William M. Rice, biography c. 1926
[New Encyclopedia of Texas]
  Source: Davis, Ellis A. and Edwin H. Grobe, eds. New Encyclopedia of Texas. Dallas, Tex. Texas Development Bureau, 1926. Vol. I, p. 358.

WILLIAM M. RICE, philanthropist, capitalist, one of Houston's premier citizens and member of a distinguished pioneer family, is widely known as a successful Lumber man and Banker, and one of the most helpful and respected citizens of Houston and South Texas. Mr. Rice maintains an office at 1015 Union National Bank Building -, and looks after his varied Houston interests, and spends much of his time in the interest of the Rice Institute of which he is vice president of the board of trustees. He is a director of the Union National Bank, of which bank he was one of the founders under the name of the Union Bank and Trust Company, which was later changed to the Union National Bank. He is also a director in the Guardian Trust Company and the Houston Land and Trust Company, and is president of the Merchants and Planters Oil Company.

A native Texan, Mr. Rice was born in Houston in 1857. His father, F. A. Rice (deceased since 1901) was one of the early settlers of Texas, coming to this state from Springfield, Massachusetts, in 1850. He was a pioneer merchant and planter in the Brazos River valley. Later, he was for many years treasurer of the Houston & Texas Central Railroad, and still later was engaged in the banking business and was one of the original trustees of the Rice Institute. His mother was Miss Charlotte M. Baldwin, a daughter of Horace Baldwin, who was Mayor of Houston during the days of the republic, and was a brother-in-law of A. C. Allen, one of the founders of Houston. Her paternal ancestors were the founders of Baldwinsville, New York. Mr. Rice's family is of the old revolutionary stock, sprung from the sturdy Scotch-Irish and English pioneers of colonial days in America. His great-grandfather, Hall, was among the wounded at the Battle of Lexington, in 1776, but despite the fact of this wound, he lived to be one hundred and one years old. Dying in Massachusetts at that age. Mr. Rice's four brothers, J. S., H. B., David, and B. B. Rice, are prominent business men of Houston, another brother, F. A., resides in the Rio Grande Valley. H. B. Rice served the city with distinction as mayor for several years. The foundation of Mr. Rice's education was obtained in private schools and an Academy of Houston. He later attended Princeton University, where he was a class-mate of the late President Woodrow Wilson, graduating from that institution in the class of 1879. During the year of his graduation, Mr. Rice entered railroad work as a civil engineer, and continued in this line until 1882 when he engaged in the Lumber business in Tyler County with a saw mill located at Hyatt in that county, there being at that time, no other buildings or industries at Hyatt but the plant of his lumber concern. Associated with Mr. Rice in the lumber business was his brother, J. S., and they continued this business untill 1906. In 1907 they established a mill at Ward, Louisiana, and operated there for eleven years. At the end of this period, the timber was practically cut in that immediate vicinity. He was engaged in the lumber business for thirty-five years.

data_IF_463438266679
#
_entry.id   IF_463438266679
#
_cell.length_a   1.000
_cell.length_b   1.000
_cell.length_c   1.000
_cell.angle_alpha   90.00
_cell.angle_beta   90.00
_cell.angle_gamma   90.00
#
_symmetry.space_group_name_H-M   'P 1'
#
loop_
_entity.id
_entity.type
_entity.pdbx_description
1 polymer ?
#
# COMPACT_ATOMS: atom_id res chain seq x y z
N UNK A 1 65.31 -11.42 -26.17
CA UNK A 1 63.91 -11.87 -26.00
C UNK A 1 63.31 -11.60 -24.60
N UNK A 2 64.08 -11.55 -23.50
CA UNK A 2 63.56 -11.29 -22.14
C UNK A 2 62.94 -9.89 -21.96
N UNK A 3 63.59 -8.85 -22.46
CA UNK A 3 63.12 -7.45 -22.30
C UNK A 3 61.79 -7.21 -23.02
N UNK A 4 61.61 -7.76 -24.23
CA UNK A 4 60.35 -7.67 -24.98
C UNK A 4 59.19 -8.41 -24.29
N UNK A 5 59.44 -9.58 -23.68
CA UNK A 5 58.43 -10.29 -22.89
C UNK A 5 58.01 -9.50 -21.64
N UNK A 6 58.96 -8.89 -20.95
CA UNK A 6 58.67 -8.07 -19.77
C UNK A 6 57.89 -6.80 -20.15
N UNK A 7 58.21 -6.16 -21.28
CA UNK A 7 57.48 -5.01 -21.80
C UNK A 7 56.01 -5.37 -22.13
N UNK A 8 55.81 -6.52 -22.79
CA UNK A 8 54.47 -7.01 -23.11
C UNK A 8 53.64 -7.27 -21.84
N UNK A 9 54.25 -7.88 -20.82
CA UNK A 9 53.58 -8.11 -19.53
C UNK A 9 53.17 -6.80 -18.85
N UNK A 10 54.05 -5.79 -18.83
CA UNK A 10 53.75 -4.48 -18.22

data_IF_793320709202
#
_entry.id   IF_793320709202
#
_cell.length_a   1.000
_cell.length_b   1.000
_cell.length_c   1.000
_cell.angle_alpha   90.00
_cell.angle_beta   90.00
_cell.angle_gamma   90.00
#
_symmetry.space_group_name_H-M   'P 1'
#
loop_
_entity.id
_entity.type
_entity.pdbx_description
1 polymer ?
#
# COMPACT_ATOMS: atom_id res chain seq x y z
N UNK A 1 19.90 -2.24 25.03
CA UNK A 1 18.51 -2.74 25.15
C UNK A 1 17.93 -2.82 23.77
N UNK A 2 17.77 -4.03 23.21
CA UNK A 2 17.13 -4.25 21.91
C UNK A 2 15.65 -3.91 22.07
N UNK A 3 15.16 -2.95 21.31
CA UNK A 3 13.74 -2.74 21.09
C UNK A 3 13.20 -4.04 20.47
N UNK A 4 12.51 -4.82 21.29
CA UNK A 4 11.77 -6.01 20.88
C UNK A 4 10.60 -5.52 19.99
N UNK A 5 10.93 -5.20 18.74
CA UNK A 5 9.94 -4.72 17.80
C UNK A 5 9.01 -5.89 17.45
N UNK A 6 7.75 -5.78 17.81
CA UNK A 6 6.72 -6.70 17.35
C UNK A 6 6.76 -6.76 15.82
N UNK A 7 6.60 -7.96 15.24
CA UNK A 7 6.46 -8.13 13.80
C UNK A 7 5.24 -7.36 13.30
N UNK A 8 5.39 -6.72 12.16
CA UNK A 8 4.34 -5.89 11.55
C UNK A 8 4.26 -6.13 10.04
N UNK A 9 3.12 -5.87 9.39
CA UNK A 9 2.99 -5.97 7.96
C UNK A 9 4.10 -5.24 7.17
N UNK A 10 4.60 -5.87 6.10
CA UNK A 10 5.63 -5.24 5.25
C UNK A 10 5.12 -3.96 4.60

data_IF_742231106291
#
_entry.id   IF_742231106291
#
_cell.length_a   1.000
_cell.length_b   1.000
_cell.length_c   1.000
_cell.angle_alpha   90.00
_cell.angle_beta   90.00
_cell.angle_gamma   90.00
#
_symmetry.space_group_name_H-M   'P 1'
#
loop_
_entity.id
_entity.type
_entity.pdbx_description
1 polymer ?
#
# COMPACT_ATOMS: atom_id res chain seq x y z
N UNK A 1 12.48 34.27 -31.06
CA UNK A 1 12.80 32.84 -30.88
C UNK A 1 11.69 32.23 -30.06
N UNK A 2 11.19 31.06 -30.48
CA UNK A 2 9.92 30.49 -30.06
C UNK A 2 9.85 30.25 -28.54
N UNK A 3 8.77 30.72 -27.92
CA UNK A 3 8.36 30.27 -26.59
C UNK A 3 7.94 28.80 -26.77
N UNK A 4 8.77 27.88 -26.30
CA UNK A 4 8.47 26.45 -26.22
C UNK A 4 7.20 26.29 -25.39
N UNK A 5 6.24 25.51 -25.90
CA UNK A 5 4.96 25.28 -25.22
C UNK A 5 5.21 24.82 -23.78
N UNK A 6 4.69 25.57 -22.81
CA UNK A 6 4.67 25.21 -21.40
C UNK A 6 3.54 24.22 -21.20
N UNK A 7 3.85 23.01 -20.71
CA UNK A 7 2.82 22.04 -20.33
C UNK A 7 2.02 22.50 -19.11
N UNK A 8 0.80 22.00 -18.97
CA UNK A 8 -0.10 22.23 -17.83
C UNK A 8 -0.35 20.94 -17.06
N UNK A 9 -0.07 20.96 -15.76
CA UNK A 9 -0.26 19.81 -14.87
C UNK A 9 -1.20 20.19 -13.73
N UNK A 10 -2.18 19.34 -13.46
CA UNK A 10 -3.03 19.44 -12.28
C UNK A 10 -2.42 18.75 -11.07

Mr. Rice's uncle, William Marsh Rice, provided in his will that Mr. Rice be a trustee of the William M. Rice Institute, and was put on the board of trustees before his uncle's death in 1900. The Rice Institute grounds comprise three hundred acres, and about $3,000,000.00 is represented in the land, buildings and equipment; making this institution, by far, the largest endowed school in the entire South. In round numbers, there is about $13,000,000.00 invested in or provided for the Rice Institute; there is about $10,000,000.00 working capital and valuable lands besides. Grouping of buildings has been planned for fifty years in the future. Under this plan the new Chemical Laboratory has recently been completed. About eighty people, each one a specialist in his line, are employed on the teaching staff of the Rice Institute.

In Mr. Rice's opinion, the big thing needed now for Houston is the drainage of the Harris County lands.. This county is composed of very fine agricultural lands, and drainage is now being arranged. He thinks Houston has the greatest future of any city in the Southwest. The bulk of the territory in the Rio Grande Valley is tributary to Houston, and less than 10 per cent of that country is developed, but is just now in line for development. In social organizations Mr. Rice is a member of the Houston Country Club, the Houston Club the University Club and the Episcopal Church. With the exception of the period between 1875 and 1901 Mr. Rice has spent all his life in Houston and vicinity. He has seen it grow from a village to the busy, thriving city with the world's commerce brought to its very doors by the big ocean liners, and the end is not yet in sight as to the possibilities for continued growth. Mr. Rice has always been active in the business, social and general community life of Houston.

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